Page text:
Wednesday, February 15, 2012

It's THEM!

Question: how do you make bugs scarier than they already are to those who can't stand them? Answer: make them BIG trouble. Literally!

It's a convention that's been around since just after the birth of the atomic age, when America wanted a quick end to World War II and got it with a couple of city-breakers called Fat Man and Little Boy. We dropped them on the Japanese cities of Hiroshima and Nagasaki, and we didn't care that most of those who died would be civilians who had no part of the war. Nothing's been the same since.

Science fiction quickly jumped on what might be possible because of the fallout of nuclear weapons. One possibility was latched on instantly, that radiation could create dramatic and unhealthy changes in some of the smallest creatures on our world...unhealthy to humans, anyway, because radition makes bugs big. That's right, big enough to EAT you! The first and most classic of these 'big bug' movies was "Them!" in 1954, which involved rads mutating desert ants into car-sized monsters; coincidentally enough in the same year, the first kaiju (means 'strange beast' in English) film "Godzilla" was created in Japan by director Ishiro Honda with similar 'consequences of atomic radiation' themes.

"Them!" and "Godzilla" each started their own trends in science fiction. Those of you who know and love Godzilla know how things have gone with Japanese monster movies since. After "Them!" came even more movies with big bugs..."The Deadly Mantis", "Tarantula", and others. Along the way the reason for bugs getting big changed, depending on the movie, until inevitably we had to fight giant bugs from space. "Starship Troopers" (1997), easily one of the most influential sci-fi movies since "Aliens", placed Humanity in conflict with the hostile Arachnids.

Before I go any further, a quick personal statement. I hate bugs. I can't stand them, whether they can sting my ass or not. Cockroaches and spiders are highest on my hit list for 'Things to Stomp to Paste the First Time I See Em'. Let me put it this way: if you have more legs than a dog, I'M ALREADY PREDISPOSED TO NOT LIKING YOU! Okay, done.

Bugs just bring out that reaction in people, which makes them perfect sci-fi monsters. This was undoubtedly how the writers of "Mass Effect" were inspired by movies from "Them!" to "Starship Troopers" to create the alien Rachni. The one positive is they're not the size of Buicks, but they're still big enough to be scary as hell. They look like someone tried to mate a roach with a squid, which means they have 'ugly' covered very well, too.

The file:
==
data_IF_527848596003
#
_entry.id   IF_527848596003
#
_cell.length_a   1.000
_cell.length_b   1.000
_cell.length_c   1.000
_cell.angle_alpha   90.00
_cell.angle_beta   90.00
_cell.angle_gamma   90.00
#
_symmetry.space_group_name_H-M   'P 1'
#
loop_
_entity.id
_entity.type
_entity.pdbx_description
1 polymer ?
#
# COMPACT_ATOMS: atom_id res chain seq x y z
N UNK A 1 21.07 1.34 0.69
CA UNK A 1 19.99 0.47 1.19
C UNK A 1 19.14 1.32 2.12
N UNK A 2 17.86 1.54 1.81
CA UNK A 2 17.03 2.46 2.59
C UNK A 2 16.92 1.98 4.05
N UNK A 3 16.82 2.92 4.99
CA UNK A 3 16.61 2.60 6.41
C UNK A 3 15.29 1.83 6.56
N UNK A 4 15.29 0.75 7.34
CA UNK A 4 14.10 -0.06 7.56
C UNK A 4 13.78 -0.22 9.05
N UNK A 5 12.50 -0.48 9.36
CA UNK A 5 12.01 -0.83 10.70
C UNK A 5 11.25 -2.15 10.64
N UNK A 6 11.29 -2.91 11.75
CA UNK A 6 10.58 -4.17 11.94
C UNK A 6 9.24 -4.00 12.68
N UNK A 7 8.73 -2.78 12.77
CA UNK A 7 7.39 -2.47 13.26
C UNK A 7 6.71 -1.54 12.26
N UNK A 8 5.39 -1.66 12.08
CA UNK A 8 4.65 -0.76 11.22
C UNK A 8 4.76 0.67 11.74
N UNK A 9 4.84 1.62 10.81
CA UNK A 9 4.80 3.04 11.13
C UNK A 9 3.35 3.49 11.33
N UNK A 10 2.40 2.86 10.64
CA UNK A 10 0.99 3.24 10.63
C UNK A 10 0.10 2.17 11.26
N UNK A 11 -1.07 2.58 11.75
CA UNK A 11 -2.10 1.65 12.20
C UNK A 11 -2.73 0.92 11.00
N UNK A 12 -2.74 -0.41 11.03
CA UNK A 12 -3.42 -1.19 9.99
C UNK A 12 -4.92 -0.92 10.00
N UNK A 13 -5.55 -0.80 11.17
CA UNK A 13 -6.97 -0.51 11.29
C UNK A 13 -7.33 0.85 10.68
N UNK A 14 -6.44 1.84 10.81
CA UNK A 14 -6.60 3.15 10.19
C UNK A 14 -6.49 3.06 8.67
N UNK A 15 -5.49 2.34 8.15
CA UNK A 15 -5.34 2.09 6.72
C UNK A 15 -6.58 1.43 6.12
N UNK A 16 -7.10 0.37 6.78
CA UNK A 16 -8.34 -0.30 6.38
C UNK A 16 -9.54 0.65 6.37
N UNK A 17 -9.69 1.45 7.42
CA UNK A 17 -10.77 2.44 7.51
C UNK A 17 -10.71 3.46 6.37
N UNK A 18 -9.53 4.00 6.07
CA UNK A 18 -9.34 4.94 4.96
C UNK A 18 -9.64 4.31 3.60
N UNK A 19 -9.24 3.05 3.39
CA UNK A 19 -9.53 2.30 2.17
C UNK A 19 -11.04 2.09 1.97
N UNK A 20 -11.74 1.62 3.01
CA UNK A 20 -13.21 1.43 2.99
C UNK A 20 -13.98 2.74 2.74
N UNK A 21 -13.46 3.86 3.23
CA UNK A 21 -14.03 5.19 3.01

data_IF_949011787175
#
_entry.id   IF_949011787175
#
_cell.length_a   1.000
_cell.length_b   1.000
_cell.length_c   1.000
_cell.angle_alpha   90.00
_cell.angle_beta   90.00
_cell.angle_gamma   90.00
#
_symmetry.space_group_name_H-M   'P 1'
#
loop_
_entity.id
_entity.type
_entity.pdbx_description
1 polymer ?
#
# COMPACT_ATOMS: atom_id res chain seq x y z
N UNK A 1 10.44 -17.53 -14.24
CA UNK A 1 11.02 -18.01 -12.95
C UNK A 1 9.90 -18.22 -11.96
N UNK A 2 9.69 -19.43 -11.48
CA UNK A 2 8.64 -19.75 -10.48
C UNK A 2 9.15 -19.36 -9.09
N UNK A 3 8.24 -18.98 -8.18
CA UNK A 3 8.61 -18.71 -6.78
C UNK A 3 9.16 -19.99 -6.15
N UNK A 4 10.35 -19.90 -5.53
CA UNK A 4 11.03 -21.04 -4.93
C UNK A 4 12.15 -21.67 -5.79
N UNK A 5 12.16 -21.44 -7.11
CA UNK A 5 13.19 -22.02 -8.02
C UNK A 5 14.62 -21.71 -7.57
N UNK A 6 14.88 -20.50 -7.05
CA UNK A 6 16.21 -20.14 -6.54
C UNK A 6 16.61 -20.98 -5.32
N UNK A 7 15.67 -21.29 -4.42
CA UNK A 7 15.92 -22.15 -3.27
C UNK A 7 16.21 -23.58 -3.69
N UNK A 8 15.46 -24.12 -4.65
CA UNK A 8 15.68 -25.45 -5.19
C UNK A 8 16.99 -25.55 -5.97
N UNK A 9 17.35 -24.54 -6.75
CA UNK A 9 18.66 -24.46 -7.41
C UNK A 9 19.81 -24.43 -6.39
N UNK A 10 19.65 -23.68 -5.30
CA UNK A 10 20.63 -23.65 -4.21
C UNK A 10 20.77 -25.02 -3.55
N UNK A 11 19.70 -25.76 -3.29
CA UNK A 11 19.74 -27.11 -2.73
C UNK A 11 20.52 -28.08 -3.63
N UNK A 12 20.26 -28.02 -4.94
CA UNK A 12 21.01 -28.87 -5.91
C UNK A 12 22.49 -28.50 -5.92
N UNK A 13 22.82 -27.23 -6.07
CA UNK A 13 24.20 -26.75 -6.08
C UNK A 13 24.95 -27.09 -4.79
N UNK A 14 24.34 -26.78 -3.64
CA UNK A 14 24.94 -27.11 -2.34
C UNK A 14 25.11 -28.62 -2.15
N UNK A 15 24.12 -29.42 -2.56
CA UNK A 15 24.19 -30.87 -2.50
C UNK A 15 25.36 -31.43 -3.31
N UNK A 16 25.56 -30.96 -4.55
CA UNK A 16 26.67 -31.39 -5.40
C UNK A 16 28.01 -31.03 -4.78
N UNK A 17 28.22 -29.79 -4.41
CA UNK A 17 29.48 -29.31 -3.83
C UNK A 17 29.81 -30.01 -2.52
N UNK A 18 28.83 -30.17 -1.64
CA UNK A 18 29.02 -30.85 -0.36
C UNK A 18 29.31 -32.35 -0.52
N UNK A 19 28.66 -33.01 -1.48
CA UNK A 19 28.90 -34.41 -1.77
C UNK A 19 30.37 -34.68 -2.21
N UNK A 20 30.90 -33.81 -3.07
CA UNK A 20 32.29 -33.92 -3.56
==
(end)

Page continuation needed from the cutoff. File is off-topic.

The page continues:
Their history in "Mass Effect" lore isn't exactly sympathetic...two thousand years before the Council races met Humanity, the Rachni saw other races as inferior and made war with them. The squid-roaches seemed to have the edge until the other races turned to the brawlers of the galaxy, the Krogan, for help. Eventually the Rachni were defeated and then believed to be outright exterminated. Or so the rest of the galaxy thought...

Spoilers from the "Mass Effect" games start here! You were warned!

A sole Rachni egg was found just before the events of "Mass Effect" and taken to Noveria, and a Rachni Queen hatched. Able to reproduce without the help of a male of the species, the Queen was made to breed in the planet's Peak 15 labs in order to create a powerful army to serve the renegade Saren and Matriarch Benezia, and the Reaper Sovereign as a result. Thankfully, this is when Commander Shepard and his crew arrive to seek out Benezia and why she and Saren were seeking the mysterious Conduit.

Shepard first had to fight through the Rachni Queen's children, which were insane with rage being apart from their mother, and destroy them all. After facing Benezia and dealing with her, Shepard then confronts the Queen, which is held prisoner in a containment pod...but the ancient Rachni is able to communicate telepathically by speaking through one of Benezia's dying Commandos. It's then up to Shepard (that is to say, you!) whether to destroy this Queen and end the Rachni once and for all, or listen to its surprising claim that its race was in fact peaceful in nature and heed its request for mercy, to be let go and start the race anew, and her children wouldn't trouble anyone else again.

If you don't buy anything the critter says that it won't trouble other races in the future, you can just dump the sucker in an acid vat and that's that.

But...if you lean toward a Paragon path and take a leap of faith, you can release the Queen and hope for the best. And I've got to admit, I took that path. I just didn't like the idea of performing genocide on an entire intelligent race, even if they were squid-roaches. So I'm weak!

In "Mass Effect 2", however, I discovered maybe I made the right call, after all. Shepard is approached by an Asari beauty who reveals herself to be an agent of the rebuilding Rachni. She gives Shepard a message telepathically imprinted into her mind by the Queen, and then has more information to give. Ever since her last meeting with Shepard, the Queen determined that her race was somehow manipulated by someone -- perhaps the Reapers -- into making war with the rest of the galaxy thousands of years ago. The agent then tells Shepard that the Queen and her children will be ready to help fight the Reapers, if that becomes necessary. However, tensions are rising from Council races in locations across the galaxy where Rachni have been sighted...

Needless to say, events in "Mass Effect 3" could prove to be very interesting when war breaks out with the Reapers. And you've got to like this twist offered to the 'big bug' story often found in sci-fi. In the case of "Mass Effect", maybe big bugs can finally be our friends, and not looking to eat us!

No comments:

Post a Comment